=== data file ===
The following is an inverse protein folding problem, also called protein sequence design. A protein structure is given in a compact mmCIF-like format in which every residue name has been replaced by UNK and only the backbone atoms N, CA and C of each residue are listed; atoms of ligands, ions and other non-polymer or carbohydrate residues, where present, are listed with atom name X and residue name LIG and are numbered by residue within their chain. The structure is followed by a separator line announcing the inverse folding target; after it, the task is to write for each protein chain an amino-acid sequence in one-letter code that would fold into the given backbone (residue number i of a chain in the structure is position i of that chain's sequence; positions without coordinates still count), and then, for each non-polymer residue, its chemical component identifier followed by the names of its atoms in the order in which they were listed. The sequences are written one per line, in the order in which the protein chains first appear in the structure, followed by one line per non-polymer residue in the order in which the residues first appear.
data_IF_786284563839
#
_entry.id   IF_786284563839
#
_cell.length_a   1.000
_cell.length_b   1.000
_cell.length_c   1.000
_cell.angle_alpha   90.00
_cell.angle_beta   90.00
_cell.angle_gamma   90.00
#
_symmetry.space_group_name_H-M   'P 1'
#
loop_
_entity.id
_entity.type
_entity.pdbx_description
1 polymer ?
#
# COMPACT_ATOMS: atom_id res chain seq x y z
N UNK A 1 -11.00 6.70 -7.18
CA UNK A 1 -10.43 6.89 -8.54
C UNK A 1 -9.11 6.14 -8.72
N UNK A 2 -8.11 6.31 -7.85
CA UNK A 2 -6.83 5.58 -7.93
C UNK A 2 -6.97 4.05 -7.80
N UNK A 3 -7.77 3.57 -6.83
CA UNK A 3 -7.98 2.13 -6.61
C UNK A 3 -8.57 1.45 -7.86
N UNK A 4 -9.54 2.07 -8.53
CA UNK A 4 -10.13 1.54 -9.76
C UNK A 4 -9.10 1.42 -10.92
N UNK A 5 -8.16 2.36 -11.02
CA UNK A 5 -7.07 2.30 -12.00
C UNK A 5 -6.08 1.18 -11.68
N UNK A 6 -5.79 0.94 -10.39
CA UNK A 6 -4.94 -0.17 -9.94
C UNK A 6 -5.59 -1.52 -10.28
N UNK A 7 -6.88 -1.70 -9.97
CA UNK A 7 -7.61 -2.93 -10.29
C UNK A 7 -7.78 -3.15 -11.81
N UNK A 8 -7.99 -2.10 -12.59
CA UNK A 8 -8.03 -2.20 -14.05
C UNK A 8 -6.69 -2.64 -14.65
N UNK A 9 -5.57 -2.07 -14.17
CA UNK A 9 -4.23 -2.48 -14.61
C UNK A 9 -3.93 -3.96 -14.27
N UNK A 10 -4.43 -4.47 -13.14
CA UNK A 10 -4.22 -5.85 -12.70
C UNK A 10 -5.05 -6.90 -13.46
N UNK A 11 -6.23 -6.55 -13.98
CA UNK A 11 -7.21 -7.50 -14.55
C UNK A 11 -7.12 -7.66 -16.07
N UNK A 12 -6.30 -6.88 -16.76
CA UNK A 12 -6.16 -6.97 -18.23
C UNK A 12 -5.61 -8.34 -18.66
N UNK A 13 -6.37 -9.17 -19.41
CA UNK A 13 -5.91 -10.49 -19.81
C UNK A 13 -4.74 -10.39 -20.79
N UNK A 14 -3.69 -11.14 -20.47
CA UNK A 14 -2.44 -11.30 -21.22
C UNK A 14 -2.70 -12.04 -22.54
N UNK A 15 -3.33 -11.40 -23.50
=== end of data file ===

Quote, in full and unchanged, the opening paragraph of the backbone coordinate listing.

The following is an inverse protein folding problem, also called protein sequence design. A protein structure is given in a compact mmCIF-like format in which every residue name has been replaced by UNK and only the backbone atoms N, CA and C of each residue are listed; atoms of ligands, ions and other non-polymer or carbohydrate residues, where present, are listed with atom name X and residue name LIG and are numbered by residue within their chain. The structure is followed by a separator line announcing the inverse folding target; after it, the task is to write for each protein chain an amino-acid sequence in one-letter code that would fold into the given backbone (residue number i of a chain in the structure is position i of that chain's sequence; positions without coordinates still count), and then, for each non-polymer residue, its chemical component identifier followed by the names of its atoms in the order in which they were listed. The sequences are written one per line, in the order in which the protein chains first appear in the structure, followed by one line per non-polymer residue in the order in which the residues first appear.